Beyer talks to WFMT about her introduction to folk music at Chicago’s Symphony Center, formative memories of Steve Goodman and Studs Terkel, and what to expect as she takes the reins of ‘The Midnight Special.’
Our picture of the past is often incomplete: though long on the frontlines in the fight for racial justice, women’s stories have often been left out of history. Here are nine conversations with women to enrich our understanding.
Over his almost 50-year career at WFMT, Studs Terkel continually amplified the voices of working people — the nurses, teachers, factory workers, cab drivers, custodians, air traffic controllers, and countless others.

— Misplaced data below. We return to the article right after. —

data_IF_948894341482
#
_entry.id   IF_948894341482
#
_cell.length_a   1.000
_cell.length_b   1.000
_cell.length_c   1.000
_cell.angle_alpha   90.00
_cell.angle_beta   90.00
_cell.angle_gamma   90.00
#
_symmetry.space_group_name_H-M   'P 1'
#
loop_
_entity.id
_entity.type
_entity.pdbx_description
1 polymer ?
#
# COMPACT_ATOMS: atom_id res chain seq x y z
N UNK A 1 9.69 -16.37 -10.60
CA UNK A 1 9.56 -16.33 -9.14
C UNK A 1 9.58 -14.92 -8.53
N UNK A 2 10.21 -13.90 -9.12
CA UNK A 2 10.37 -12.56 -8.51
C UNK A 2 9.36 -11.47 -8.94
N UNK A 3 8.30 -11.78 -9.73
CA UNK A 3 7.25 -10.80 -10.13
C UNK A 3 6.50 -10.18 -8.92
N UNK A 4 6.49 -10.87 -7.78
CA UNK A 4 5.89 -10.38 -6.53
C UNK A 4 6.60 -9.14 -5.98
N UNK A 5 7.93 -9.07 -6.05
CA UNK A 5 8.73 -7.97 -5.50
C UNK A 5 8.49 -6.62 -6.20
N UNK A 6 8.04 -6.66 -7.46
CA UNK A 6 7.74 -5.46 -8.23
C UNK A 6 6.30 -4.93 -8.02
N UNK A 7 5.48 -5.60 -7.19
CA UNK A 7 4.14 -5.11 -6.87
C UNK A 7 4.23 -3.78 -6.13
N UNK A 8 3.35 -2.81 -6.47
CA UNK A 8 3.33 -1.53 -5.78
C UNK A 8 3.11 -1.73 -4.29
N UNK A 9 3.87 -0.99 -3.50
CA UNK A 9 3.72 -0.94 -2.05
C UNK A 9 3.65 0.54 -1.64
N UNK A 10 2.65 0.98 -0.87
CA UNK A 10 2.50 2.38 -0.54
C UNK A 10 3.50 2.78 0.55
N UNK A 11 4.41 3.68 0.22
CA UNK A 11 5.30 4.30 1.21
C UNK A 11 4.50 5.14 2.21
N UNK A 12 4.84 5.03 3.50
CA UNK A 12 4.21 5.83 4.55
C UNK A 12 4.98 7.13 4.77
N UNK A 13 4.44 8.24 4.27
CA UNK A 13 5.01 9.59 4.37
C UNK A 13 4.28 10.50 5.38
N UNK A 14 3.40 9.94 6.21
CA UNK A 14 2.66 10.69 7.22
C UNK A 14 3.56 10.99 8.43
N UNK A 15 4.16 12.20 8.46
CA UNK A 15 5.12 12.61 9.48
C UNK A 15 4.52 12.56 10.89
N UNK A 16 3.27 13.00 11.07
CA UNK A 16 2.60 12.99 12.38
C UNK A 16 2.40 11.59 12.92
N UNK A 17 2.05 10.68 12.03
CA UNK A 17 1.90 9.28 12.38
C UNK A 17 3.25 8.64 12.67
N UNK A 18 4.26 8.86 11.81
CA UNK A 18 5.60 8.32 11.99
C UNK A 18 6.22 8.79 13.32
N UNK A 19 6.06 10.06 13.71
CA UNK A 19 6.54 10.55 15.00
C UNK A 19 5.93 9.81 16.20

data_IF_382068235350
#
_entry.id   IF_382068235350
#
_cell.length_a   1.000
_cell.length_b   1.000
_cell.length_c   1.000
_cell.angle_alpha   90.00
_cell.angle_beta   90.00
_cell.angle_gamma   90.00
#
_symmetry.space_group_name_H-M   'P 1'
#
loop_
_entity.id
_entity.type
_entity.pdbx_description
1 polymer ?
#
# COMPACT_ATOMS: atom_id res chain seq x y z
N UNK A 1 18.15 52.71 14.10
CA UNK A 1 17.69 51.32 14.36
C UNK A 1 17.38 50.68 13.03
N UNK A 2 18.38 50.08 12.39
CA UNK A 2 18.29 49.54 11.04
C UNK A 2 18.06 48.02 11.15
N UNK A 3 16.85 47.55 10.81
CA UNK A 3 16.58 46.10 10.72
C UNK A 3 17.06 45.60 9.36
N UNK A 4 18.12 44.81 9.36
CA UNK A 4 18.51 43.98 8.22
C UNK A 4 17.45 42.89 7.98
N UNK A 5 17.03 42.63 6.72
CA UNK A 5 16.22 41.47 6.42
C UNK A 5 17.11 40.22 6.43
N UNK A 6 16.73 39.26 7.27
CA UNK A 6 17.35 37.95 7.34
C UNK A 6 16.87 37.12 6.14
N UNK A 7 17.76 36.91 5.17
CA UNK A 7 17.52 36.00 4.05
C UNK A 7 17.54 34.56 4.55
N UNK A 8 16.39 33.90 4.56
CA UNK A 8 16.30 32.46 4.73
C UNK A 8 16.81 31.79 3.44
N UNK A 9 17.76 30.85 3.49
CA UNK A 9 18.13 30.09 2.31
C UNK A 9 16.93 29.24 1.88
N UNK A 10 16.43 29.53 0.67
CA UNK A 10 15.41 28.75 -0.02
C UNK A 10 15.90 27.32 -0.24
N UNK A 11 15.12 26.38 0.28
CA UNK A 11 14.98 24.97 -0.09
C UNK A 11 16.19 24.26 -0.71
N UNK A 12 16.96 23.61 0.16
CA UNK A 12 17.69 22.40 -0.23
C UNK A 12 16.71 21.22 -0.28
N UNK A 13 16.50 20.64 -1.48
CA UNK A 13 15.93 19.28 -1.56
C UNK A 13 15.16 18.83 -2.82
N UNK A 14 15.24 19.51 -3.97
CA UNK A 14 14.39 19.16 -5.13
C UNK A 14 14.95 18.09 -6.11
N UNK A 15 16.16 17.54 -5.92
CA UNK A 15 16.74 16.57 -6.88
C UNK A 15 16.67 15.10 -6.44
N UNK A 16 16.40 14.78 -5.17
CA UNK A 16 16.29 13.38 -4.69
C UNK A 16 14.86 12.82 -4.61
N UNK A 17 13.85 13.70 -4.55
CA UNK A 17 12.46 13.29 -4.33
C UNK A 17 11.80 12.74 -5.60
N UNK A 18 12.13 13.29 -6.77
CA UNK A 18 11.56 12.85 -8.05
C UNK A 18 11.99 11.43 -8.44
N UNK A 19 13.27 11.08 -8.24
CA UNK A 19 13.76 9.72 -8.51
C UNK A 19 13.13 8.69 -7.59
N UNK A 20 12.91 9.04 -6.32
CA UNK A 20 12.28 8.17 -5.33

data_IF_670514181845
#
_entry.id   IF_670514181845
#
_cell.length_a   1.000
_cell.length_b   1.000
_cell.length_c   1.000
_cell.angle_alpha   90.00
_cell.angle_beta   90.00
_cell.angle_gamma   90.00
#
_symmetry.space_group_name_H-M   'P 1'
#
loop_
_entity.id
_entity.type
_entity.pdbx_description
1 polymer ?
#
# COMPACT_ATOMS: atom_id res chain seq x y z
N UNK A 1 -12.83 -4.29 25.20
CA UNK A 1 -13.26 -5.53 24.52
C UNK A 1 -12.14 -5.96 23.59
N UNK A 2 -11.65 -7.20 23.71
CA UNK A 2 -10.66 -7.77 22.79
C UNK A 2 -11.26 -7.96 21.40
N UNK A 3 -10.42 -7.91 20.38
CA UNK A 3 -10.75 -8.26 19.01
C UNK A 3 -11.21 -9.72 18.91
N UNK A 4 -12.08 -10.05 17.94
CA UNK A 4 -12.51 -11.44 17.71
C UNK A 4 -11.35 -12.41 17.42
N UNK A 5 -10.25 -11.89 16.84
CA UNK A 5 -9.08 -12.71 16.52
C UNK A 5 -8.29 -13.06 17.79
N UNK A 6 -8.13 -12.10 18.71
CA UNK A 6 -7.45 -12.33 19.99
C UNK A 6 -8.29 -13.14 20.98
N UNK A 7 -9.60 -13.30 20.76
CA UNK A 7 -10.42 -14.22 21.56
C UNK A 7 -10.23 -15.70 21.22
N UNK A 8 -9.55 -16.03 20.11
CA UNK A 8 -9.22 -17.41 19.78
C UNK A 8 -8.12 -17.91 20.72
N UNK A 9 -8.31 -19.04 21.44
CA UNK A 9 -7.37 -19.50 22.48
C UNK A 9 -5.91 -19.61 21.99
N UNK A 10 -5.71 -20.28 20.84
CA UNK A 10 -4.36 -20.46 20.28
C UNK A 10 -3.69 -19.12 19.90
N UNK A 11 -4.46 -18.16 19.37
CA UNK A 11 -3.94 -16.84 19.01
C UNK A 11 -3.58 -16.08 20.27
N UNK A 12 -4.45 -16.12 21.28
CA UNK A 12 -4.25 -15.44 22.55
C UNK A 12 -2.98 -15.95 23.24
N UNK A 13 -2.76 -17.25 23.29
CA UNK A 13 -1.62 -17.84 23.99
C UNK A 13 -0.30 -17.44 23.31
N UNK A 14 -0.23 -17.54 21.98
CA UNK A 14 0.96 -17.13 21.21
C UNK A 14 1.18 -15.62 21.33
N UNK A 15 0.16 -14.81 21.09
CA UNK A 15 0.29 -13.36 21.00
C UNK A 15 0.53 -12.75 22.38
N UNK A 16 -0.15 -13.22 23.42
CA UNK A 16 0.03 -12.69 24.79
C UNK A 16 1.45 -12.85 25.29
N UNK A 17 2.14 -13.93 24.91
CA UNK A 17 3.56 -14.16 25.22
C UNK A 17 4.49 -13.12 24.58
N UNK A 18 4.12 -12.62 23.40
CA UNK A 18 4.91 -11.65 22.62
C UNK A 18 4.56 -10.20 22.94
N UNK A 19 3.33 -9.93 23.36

“Among the eminent broadcast journalists of his generation, Studs Terkel may well stand alone in his consistent compassion for lesbian and gay people and curiosity about their lives.” Here are just a few testaments to that compassion.
Studs Terkel was known for a lot of things-his Pulitzer Prize-winning oral histories, his seemingly boundless appetite for life, and even his penchant for cigars. One of Studs’ less well-remembered legacies, however, is his tremendous admiration for the art of dance.